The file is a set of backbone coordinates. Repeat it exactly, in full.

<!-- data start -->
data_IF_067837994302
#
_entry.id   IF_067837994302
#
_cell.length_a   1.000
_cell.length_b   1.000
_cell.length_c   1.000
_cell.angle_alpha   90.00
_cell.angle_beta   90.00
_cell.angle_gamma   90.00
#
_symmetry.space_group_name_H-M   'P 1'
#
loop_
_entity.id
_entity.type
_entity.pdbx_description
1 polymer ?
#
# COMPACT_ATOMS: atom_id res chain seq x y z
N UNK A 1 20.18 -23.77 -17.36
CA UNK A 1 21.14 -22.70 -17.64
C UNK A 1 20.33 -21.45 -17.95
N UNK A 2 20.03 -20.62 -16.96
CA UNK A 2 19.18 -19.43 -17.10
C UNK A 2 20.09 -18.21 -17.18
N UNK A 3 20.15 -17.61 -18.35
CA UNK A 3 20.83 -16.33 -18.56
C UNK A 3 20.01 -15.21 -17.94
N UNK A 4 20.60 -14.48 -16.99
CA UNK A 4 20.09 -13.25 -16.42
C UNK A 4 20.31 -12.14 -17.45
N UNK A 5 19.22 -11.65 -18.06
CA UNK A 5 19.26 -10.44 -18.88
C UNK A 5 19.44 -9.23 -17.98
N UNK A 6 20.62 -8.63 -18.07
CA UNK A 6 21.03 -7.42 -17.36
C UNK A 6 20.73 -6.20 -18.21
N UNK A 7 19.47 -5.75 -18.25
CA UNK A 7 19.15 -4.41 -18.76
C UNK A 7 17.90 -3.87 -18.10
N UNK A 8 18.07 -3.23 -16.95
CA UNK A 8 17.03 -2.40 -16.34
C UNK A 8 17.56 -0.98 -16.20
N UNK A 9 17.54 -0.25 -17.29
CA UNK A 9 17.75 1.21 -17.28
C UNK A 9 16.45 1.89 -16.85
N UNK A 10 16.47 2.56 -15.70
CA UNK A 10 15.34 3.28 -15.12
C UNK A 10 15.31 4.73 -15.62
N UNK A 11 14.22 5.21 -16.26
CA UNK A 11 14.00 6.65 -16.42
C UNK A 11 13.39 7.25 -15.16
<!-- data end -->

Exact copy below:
data_IF_067837994302
#
_entry.id   IF_067837994302
#
_cell.length_a   1.000
_cell.length_b   1.000
_cell.length_c   1.000
_cell.angle_alpha   90.00
_cell.angle_beta   90.00
_cell.angle_gamma   90.00
#
_symmetry.space_group_name_H-M   'P 1'
#
loop_
_entity.id
_entity.type
_entity.pdbx_description
1 polymer ?
#
# COMPACT_ATOMS: atom_id res chain seq x y z
N UNK A 1 20.18 -23.77 -17.36
CA UNK A 1 21.14 -22.70 -17.64
C UNK A 1 20.33 -21.45 -17.95
N UNK A 2 20.03 -20.62 -16.96
CA UNK A 2 19.18 -19.43 -17.10
C UNK A 2 20.09 -18.21 -17.18
N UNK A 3 20.15 -17.61 -18.35
CA UNK A 3 20.83 -16.33 -18.56
C UNK A 3 20.01 -15.21 -17.94
N UNK A 4 20.60 -14.48 -16.99
CA UNK A 4 20.09 -13.25 -16.42
C UNK A 4 20.31 -12.14 -17.45
N UNK A 5 19.22 -11.65 -18.06
CA UNK A 5 19.26 -10.44 -18.88
C UNK A 5 19.44 -9.23 -17.98
N UNK A 6 20.62 -8.63 -18.07
CA UNK A 6 21.03 -7.42 -17.36
C UNK A 6 20.73 -6.20 -18.21
N UNK A 7 19.47 -5.75 -18.25
CA UNK A 7 19.15 -4.41 -18.76
C UNK A 7 17.90 -3.87 -18.10
N UNK A 8 18.07 -3.23 -16.95
CA UNK A 8 17.03 -2.40 -16.34
C UNK A 8 17.56 -0.98 -16.20
N UNK A 9 17.54 -0.25 -17.29
CA UNK A 9 17.75 1.21 -17.28
C UNK A 9 16.45 1.89 -16.85
N UNK A 10 16.47 2.56 -15.70
CA UNK A 10 15.34 3.28 -15.12
C UNK A 10 15.31 4.73 -15.62
N UNK A 11 14.22 5.21 -16.26
CA UNK A 11 14.00 6.65 -16.42
C UNK A 11 13.39 7.25 -15.16